All workers will have a right to be paid for 10 days of sick leave in the next four years under a new law approved by the Cabinet.
The statutory sick pay scheme will be phased in over a four-year period, starting with three days per year next year, rising to five days payable in 2023 and seven in 2024.
Employers will eventually cover the cost of 10 sick days per year in 2025, following approval by the Cabinet on Wednesday.
It is being phased in to help employers, particularly small businesses, plan ahead and manage the additional cost.
Following today’s approval of the sick pay bill 2021, it will be published before the Dáil summer recess and enacted by the end of the year, if supported by the Oireachtas.
Tánaiste Leo Varadkar said the scheme will be in place from January next year.
“At the moment workers and employees have a right to sick leave if they are ill, but they don’t have the right to sick pay from their employers,” Mr Varadkar said.
“Illness benefit from the Department of Social Protection only kicks in after four days of absence. And that is what we are going to change.
“One of the legacies of this pandemic is that there is going to be better terms and conditions for all workers, particularly those essential workers in the private sector who generally have lower pay and lower terms and conditions.
“It’s simply not right that those who are sick are often afraid to take time off for fear of major reduction in their outcome. We know it’s not good when it comes to public health there is a risk of infecting co-workers and customers as well.”
Mr Varadkar said it will apply to all illness.
Employees will be entitled to 10 days – or two weeks of sick pay per year – which is in addition to annual leave and maternity leave.
“It will apply to all employees in all work places with no exceptions so long as you are more than six months on the job,” Mr Varadkar added.
“It will be paid at 70 per cent of regular earnings up to €110 per day and this can be varied by ministerial order.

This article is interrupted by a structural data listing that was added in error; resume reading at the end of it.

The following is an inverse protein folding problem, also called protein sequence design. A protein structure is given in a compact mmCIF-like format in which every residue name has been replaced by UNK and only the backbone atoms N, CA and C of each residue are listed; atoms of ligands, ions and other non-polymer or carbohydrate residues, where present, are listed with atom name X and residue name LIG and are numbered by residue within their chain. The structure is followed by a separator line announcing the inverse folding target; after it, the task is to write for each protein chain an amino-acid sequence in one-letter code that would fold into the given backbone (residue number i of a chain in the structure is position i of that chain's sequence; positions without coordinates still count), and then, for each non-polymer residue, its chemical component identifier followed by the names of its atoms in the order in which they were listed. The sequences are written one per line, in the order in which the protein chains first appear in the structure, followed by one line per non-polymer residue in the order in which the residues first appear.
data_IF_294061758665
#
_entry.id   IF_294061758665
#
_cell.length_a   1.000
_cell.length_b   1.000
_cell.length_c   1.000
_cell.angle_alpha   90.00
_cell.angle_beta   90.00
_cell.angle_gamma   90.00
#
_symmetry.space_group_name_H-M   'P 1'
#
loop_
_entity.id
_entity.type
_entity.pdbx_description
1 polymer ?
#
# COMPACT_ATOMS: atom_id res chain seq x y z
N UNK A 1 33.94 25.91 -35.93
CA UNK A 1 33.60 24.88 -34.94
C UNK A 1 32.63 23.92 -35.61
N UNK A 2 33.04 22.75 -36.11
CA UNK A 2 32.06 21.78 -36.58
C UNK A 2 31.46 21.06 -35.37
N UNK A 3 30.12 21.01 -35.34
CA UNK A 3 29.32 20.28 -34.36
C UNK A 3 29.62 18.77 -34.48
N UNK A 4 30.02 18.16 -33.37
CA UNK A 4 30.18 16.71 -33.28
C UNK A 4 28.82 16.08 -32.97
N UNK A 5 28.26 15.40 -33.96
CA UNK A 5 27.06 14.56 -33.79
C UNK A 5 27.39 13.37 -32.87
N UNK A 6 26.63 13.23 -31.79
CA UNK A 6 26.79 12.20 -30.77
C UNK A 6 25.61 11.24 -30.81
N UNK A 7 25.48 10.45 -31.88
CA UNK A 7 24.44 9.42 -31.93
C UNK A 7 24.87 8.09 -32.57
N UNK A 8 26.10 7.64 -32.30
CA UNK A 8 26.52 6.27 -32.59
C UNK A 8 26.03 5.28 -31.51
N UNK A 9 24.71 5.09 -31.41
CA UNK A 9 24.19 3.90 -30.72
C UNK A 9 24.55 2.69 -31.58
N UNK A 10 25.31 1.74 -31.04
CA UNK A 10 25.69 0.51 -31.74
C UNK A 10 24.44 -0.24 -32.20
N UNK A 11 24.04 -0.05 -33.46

“The only requirement is that you require a sick note from a doctor. The phase will begin next year beginning with three days. On the fourth day you move to illness benefit which we plan to enhance as well.
“It’s important to point out that this is a statutory minimum, so it’s a bit like minimum wage. That is being decided because it is being recognised that there will be a cost to employers for this.
“Particularly small employers who only have two or three members of staff.”
The new law allows employers to offer better terms for sick pay and provides for a minimum level for low paid workers.
“We need to get the balance right and bear in mind the most important worker’s right is the right to work,” Mr Varadkar said.
“We want to make sure we don’t go too far, too fast as that could be counter-productive.
The Bill is primarily intended to provide a minimum level of protection to low paid employees.
“This is real progress and a new right where none currently exists and I hope opposition supports this.”
“The Bill is primarily intended to provide a minimum level of protection to low paid employees, who may have no entitlement to company sick pay schemes," Mr Varadkar said earlier today, prior to its approval.
"The legislation will expressly state that this does not prevent employers offering better terms or unions negotiating for more through a collective agreement," he added.
An employee will have to obtain a medical certificate to avail of statutory sick pay and once the entitlement to sick pay from their employer ends, employees who need to take more time off may qualify for illness benefit from the Department of Social Protection subject to PRSI contributions, the department said.